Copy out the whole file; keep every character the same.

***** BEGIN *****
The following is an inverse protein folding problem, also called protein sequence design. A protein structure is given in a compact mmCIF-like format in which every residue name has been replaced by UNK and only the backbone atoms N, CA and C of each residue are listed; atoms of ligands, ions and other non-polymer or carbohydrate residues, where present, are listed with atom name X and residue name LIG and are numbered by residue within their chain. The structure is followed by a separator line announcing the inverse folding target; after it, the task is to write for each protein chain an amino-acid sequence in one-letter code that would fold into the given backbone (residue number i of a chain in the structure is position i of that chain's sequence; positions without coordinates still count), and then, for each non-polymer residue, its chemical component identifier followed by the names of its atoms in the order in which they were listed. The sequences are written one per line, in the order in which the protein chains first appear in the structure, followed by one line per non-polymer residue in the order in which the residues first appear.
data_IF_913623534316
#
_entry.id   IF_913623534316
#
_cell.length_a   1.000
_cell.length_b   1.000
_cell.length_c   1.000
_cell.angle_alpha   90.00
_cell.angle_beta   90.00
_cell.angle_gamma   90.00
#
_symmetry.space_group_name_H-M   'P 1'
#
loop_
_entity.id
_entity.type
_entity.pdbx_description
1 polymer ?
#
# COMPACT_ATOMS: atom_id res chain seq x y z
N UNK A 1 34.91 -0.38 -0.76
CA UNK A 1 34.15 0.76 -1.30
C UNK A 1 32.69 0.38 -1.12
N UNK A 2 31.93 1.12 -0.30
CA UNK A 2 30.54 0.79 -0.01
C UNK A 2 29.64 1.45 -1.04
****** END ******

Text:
The following is an inverse protein folding problem, also called protein sequence design. A protein structure is given in a compact mmCIF-like format in which every residue name has been replaced by UNK and only the backbone atoms N, CA and C of each residue are listed; atoms of ligands, ions and other non-polymer or carbohydrate residues, where present, are listed with atom name X and residue name LIG and are numbered by residue within their chain. The structure is followed by a separator line announcing the inverse folding target; after it, the task is to write for each protein chain an amino-acid sequence in one-letter code that would fold into the given backbone (residue number i of a chain in the structure is position i of that chain's sequence; positions without coordinates still count), and then, for each non-polymer residue, its chemical component identifier followed by the names of its atoms in the order in which they were listed. The sequences are written one per line, in the order in which the protein chains first appear in the structure, followed by one line per non-polymer residue in the order in which the residues first appear.
data_IF_913623534316
#
_entry.id   IF_913623534316
#
_cell.length_a   1.000
_cell.length_b   1.000
_cell.length_c   1.000
_cell.angle_alpha   90.00
_cell.angle_beta   90.00
_cell.angle_gamma   90.00
#
_symmetry.space_group_name_H-M   'P 1'
#
loop_
_entity.id
_entity.type
_entity.pdbx_description
1 polymer ?
#
# COMPACT_ATOMS: atom_id res chain seq x y z
N UNK A 1 34.91 -0.38 -0.76
CA UNK A 1 34.15 0.76 -1.30
C UNK A 1 32.69 0.38 -1.12
N UNK A 2 31.93 1.12 -0.30
CA UNK A 2 30.54 0.79 -0.01
C UNK A 2 29.64 1.45 -1.04